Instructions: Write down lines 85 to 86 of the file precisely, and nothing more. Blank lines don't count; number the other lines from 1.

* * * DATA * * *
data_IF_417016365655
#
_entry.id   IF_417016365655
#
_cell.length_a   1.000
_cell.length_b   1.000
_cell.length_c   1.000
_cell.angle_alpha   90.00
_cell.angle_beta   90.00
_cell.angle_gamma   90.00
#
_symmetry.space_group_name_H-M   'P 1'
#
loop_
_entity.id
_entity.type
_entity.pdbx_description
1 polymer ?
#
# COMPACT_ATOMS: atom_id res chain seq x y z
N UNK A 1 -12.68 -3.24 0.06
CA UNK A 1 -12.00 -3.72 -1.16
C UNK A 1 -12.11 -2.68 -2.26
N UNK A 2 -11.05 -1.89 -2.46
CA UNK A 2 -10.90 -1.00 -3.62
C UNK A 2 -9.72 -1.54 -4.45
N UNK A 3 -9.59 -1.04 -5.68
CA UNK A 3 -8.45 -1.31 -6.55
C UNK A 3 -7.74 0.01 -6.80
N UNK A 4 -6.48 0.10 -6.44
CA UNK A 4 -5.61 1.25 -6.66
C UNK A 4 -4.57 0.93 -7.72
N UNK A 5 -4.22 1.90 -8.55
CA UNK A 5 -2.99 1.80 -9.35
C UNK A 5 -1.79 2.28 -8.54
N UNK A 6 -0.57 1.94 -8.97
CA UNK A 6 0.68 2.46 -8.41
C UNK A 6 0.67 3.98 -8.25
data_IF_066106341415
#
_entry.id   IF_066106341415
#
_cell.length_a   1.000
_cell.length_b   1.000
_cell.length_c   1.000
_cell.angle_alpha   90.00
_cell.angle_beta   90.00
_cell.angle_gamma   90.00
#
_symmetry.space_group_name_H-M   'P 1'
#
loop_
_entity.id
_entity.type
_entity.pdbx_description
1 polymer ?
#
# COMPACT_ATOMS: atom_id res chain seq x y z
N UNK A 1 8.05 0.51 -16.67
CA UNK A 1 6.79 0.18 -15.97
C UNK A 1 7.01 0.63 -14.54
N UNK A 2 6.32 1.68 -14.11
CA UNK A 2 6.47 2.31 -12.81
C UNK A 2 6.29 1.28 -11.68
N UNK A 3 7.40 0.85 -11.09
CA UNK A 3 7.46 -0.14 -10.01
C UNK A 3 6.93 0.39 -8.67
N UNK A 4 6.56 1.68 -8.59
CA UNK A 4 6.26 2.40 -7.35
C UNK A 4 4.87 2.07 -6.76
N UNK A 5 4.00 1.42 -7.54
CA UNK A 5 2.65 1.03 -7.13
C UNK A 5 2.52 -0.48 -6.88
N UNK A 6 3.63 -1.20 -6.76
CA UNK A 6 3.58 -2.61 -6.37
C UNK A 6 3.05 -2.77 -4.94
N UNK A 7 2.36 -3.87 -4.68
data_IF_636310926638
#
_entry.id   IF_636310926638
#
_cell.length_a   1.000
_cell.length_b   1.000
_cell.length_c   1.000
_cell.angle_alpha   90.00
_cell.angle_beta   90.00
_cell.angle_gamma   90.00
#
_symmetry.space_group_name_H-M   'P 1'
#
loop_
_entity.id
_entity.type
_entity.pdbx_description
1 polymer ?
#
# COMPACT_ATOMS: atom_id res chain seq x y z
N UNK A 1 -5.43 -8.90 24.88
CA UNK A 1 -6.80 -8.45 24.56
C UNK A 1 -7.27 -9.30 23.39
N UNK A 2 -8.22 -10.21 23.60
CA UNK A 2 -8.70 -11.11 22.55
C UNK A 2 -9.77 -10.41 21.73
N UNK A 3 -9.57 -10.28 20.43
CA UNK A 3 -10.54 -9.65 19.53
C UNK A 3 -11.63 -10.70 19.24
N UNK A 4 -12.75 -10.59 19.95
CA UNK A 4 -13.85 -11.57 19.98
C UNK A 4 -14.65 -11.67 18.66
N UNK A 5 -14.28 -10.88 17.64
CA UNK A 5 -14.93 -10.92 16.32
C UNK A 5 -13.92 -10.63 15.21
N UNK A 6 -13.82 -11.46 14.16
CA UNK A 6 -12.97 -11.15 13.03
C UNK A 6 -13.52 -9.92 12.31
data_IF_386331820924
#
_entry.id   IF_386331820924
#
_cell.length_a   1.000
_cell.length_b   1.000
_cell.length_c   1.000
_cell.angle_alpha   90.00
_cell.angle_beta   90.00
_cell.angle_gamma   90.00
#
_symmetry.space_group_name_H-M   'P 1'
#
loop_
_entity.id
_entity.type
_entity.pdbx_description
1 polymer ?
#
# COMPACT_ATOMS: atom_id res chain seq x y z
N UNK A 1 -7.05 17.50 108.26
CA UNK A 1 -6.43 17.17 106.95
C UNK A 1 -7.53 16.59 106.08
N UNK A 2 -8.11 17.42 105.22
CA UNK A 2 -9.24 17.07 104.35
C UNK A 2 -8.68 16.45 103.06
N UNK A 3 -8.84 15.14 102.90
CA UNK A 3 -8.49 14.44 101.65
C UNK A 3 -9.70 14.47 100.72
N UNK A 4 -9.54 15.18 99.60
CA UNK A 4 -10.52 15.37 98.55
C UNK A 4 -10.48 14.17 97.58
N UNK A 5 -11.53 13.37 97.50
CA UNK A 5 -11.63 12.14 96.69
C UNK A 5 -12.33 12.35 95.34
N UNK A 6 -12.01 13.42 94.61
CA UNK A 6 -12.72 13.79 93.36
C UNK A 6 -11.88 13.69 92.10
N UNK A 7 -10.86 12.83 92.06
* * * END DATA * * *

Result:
_cell.angle_alpha   90.00
_cell.angle_beta   90.00